Or is the heraldic metal Gold, often shown as a bold, bright yellow colour. It is said to show “Generosity and elevation of the mind” . Later heralds, of a more poetic nature liked to refer to it as Topaz, after the gemstone, and, for obvious reasons associated it with the Sun . In drawings without colour it is usually represented by many small dots, or by the letter ‘O’ .
Natural objects abound in heraldry, and one category that gives especial delight are the many flowers and flowering plants that frequently occur . The cinquefoil is also of this type, being drawn, at least a little, realistically and often to very pleasing effect. It is shown as five-petalled flower, each petal quite rounded but with a distinct tip. It is sometimes pierced with a hole in the centre and usually appears on its own, without any leaves. It has no fixed colour but can appear in any of the available heraldic tinctures.
The chevron is one the major shapes used upon a shield, known as ordinaries, being in the form of an inverted ‘v’ shape . It is a popular feature, visually very striking and hence developed to have various decorative edges applied to distinguish otherwise identical coats of arms. An edge which is decorated like the top of a castle wall is said to be embattled, or sometimes crenelle, from the original French. (In castle building terminology the parts of the wall that stick up are known as merlons, and the resulting gaps as crenels). A whole sub-section of heraldic terminology has sprung up to describe whether these crennellations appear on which edges, whether they line up or alternate, have additional steps or rounded tops. The interested reader is directed to the reference for the full set! For obvious reasons, use of this decoration is to be associated with castles and fortified towns, an early authority, Guillim suggest also some association with fire, but with out clear reason . In all, this is one of the more common, and most effective and appropriate of the decorative edges.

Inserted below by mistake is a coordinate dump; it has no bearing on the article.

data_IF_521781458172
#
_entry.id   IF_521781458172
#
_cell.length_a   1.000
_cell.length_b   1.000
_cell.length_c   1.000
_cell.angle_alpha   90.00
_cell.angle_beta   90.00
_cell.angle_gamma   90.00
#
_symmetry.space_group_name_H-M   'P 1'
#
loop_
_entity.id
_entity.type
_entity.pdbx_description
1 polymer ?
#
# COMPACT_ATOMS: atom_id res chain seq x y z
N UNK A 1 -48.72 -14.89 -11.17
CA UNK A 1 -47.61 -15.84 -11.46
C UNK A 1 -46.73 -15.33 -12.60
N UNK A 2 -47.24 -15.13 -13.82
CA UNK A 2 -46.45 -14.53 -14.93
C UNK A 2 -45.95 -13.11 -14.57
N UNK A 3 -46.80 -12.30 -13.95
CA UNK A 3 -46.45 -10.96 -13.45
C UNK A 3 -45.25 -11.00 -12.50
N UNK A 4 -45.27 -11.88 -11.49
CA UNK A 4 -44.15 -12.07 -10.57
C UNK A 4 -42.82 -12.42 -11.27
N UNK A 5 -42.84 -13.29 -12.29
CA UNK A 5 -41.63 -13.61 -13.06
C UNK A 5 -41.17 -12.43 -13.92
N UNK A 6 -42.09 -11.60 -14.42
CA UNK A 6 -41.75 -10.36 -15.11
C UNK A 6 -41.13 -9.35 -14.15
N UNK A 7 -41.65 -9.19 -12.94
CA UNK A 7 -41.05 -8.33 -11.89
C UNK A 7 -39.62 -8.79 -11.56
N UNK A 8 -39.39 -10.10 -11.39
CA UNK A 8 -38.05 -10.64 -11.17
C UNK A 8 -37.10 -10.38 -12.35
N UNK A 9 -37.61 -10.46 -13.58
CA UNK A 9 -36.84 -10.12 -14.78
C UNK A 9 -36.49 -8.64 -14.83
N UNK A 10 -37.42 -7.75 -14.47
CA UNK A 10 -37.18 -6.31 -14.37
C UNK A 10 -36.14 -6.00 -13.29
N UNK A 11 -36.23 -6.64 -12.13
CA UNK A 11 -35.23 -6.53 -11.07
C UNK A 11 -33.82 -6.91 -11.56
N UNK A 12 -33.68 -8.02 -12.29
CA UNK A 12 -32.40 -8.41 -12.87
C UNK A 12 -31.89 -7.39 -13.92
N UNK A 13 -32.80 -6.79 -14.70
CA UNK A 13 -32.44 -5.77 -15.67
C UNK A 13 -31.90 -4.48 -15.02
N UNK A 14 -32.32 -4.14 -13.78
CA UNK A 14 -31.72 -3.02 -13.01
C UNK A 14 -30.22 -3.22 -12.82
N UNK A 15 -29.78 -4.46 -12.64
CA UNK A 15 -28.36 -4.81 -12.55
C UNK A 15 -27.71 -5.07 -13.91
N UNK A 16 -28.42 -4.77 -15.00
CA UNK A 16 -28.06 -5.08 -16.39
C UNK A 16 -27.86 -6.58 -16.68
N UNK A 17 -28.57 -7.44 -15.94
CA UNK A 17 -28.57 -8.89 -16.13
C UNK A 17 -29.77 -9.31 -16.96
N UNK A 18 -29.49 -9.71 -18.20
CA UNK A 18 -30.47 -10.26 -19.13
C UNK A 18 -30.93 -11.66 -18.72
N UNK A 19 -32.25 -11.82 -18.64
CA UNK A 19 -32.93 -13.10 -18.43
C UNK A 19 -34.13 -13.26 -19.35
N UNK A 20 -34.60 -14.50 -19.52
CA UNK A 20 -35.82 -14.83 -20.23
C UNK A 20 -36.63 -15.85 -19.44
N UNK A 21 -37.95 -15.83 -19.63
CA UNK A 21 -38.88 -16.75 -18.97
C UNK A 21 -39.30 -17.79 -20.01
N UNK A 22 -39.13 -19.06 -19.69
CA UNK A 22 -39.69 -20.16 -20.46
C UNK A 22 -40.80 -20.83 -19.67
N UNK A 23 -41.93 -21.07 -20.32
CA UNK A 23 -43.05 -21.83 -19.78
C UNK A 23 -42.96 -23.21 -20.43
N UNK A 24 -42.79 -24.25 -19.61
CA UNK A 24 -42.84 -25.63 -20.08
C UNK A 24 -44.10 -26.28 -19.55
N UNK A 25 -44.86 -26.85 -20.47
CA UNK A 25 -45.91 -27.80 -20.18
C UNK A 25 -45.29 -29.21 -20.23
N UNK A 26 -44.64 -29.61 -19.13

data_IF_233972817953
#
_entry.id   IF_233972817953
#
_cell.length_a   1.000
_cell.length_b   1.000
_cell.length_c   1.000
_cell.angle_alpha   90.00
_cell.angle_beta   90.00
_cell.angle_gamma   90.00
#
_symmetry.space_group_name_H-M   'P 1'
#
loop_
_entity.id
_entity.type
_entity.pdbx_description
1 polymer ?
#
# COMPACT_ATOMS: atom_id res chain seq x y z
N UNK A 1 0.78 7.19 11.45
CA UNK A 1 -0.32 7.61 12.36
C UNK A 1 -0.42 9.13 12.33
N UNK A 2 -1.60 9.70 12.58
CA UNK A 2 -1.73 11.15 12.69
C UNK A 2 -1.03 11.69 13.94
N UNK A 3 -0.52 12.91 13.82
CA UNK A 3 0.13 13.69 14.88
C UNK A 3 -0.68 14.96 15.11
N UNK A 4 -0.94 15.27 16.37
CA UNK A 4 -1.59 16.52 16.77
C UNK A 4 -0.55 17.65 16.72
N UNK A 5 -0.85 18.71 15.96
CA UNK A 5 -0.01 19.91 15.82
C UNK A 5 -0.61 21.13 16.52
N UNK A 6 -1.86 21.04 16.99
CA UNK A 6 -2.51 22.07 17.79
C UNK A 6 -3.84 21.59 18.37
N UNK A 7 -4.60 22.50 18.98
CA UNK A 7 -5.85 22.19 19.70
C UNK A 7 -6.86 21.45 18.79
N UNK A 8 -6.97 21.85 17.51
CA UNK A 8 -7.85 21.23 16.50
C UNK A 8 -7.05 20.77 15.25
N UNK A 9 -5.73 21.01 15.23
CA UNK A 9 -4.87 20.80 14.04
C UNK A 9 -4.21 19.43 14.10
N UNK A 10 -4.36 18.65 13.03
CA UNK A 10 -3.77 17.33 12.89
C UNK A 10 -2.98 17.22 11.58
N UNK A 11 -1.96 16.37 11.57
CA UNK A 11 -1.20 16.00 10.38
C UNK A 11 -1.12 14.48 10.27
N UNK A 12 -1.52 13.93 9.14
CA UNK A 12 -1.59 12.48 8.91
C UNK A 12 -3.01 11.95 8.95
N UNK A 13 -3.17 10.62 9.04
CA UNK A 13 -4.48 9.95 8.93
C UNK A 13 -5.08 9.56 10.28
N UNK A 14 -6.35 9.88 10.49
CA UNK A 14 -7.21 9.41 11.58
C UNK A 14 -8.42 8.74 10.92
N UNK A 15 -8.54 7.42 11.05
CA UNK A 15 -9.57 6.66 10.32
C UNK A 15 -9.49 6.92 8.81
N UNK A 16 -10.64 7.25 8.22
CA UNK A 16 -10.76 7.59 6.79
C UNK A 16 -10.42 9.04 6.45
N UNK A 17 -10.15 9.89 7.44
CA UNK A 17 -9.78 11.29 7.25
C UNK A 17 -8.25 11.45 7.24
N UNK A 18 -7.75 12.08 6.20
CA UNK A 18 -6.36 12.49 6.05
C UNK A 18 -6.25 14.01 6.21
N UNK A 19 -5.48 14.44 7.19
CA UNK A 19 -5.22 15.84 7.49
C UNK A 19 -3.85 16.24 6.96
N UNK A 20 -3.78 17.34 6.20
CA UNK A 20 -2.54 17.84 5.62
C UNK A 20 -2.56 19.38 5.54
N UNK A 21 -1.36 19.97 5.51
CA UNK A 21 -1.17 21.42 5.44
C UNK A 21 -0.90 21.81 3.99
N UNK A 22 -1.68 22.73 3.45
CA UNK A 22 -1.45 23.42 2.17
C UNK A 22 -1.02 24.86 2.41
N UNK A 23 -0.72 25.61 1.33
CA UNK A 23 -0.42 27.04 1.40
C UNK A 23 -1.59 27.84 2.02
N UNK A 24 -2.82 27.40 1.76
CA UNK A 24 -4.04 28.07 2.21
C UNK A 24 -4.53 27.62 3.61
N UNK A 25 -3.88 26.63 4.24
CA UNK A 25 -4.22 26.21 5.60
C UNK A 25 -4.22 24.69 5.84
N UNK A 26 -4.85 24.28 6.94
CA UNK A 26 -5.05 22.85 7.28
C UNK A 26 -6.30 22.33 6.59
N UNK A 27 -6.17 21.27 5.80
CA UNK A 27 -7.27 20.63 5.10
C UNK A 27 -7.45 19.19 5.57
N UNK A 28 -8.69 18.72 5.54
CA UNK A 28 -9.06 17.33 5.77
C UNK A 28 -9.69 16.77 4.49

Fretty is a very pleasing patterning of the field whereby it is split into diamond shapes by overlapping and interwoven diagonal bands, where the background and the band colours may be any of the heraldic tinctures. . The family CAVE, from Kent are blessed with the simple arms of Azure, fretty or. Ancient writers, such as Guillim believed that the pattern represented a net and hence symbolised those skilled in the art of “persuasion”!